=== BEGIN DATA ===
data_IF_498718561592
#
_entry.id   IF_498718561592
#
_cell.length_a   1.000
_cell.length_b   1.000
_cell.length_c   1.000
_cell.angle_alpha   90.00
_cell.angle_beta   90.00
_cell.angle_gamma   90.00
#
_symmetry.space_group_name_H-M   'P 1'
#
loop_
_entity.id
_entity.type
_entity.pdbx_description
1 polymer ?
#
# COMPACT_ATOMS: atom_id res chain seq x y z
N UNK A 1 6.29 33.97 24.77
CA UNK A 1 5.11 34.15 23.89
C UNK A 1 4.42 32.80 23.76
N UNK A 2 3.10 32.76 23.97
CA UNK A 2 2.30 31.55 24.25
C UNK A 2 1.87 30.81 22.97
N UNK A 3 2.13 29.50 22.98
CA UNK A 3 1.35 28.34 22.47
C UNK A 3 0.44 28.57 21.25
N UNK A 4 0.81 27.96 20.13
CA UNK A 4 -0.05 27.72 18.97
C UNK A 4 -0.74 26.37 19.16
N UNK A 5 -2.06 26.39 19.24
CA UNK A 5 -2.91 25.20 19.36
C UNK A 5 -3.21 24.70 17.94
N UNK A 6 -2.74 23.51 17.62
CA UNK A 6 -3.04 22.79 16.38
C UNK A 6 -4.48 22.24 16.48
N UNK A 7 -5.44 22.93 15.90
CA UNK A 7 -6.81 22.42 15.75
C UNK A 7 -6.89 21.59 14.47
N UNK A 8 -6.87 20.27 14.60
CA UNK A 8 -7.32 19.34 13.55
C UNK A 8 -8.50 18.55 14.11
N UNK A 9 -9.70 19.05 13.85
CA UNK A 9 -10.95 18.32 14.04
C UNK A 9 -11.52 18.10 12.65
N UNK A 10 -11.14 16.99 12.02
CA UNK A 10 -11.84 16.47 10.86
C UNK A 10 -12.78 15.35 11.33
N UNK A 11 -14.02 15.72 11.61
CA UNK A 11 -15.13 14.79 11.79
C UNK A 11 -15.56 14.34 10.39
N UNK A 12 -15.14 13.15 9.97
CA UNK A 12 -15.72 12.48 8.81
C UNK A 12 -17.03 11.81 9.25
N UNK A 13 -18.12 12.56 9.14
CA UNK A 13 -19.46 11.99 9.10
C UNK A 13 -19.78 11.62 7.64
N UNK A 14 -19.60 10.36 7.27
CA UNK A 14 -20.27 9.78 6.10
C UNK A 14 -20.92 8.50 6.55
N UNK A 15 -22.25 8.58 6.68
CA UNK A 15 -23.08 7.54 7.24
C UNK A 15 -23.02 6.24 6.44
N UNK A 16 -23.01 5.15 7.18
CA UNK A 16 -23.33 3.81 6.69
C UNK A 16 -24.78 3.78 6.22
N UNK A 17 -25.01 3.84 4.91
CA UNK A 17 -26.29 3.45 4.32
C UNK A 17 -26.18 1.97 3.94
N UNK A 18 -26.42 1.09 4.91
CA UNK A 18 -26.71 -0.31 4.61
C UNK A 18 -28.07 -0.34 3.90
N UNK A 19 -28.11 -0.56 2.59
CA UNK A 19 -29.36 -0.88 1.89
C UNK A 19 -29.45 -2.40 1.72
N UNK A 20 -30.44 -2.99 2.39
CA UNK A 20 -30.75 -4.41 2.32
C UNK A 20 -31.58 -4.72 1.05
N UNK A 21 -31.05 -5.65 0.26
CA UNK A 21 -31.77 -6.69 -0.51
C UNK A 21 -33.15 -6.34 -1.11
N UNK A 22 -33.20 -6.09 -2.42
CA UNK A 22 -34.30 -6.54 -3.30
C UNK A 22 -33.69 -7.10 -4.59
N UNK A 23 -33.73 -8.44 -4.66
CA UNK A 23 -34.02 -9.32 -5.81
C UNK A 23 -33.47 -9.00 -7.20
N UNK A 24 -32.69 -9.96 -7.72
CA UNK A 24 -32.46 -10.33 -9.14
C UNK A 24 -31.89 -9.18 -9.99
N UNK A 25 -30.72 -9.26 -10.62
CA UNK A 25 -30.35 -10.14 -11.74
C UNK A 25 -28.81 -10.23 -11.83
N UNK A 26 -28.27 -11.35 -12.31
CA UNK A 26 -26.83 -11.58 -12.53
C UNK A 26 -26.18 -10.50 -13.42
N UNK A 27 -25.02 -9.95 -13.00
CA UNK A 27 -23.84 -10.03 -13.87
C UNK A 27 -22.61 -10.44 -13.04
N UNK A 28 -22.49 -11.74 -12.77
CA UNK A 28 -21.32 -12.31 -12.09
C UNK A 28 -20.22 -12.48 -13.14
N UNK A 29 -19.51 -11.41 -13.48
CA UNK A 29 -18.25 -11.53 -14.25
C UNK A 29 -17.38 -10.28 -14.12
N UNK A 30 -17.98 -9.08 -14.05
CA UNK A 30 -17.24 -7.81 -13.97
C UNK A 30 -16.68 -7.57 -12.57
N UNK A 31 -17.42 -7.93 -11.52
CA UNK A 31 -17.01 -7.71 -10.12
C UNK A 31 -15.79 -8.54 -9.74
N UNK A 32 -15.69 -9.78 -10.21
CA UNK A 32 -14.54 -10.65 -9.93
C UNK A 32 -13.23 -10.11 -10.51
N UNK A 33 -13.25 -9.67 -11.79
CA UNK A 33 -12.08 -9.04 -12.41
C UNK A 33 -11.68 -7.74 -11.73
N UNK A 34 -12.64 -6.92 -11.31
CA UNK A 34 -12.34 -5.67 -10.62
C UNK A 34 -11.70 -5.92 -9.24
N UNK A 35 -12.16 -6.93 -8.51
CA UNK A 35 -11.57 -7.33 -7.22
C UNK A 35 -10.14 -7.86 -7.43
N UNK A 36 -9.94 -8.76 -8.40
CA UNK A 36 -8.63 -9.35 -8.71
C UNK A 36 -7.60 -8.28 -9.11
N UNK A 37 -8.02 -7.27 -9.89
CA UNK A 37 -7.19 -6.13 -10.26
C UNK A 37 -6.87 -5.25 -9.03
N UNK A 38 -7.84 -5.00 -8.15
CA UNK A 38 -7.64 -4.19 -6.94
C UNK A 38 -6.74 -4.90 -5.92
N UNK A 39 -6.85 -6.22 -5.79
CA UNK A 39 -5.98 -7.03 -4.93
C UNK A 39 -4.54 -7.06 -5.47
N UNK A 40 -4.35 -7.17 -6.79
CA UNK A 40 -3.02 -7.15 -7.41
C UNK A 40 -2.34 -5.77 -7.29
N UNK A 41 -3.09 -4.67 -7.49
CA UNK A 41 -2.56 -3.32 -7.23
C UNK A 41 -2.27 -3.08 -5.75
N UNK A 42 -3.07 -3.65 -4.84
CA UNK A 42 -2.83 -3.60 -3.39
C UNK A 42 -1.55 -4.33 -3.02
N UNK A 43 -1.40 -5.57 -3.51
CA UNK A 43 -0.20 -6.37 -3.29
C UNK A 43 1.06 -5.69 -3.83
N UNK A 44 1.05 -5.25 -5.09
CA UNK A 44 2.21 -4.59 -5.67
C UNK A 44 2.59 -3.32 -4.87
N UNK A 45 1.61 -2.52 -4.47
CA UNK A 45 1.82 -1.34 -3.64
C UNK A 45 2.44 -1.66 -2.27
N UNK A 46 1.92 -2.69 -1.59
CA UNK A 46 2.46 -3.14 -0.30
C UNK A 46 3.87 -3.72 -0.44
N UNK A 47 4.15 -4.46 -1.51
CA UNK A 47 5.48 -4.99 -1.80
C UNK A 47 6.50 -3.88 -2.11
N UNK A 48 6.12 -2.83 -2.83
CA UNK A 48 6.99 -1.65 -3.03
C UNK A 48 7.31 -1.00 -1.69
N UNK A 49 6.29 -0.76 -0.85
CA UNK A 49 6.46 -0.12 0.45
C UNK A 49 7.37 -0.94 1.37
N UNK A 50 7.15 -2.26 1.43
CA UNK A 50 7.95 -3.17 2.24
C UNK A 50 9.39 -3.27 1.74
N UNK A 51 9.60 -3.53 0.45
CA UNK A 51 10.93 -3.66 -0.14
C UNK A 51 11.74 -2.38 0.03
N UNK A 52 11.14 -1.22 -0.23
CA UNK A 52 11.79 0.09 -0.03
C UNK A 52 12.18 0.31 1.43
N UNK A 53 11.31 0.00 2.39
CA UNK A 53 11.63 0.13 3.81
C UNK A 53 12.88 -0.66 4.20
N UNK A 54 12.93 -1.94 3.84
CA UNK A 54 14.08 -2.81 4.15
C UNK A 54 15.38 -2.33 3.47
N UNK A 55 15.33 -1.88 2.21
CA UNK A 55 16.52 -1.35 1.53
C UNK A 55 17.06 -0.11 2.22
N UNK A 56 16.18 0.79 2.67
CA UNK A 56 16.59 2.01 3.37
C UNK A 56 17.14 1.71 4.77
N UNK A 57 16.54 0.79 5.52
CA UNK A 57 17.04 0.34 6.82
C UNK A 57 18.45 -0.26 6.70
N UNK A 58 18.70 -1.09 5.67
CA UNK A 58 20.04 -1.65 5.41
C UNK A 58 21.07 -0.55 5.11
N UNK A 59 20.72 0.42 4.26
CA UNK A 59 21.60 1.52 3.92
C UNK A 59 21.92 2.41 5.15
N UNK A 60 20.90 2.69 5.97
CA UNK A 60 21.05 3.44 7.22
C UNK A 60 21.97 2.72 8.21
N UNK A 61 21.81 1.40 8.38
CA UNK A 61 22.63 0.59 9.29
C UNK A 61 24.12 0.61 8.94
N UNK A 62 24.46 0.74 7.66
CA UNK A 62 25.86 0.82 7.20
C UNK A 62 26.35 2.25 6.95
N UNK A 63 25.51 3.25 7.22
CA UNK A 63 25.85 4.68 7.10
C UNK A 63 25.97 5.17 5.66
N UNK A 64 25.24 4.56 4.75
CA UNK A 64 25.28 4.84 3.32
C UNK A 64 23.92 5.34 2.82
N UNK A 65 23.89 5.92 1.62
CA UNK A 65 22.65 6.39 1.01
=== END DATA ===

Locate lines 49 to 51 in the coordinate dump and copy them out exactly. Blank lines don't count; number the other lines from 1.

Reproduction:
CA UNK A 10 -11.84 16.47 10.86
C UNK A 10 -12.78 15.35 11.33
N UNK A 11 -14.02 15.72 11.61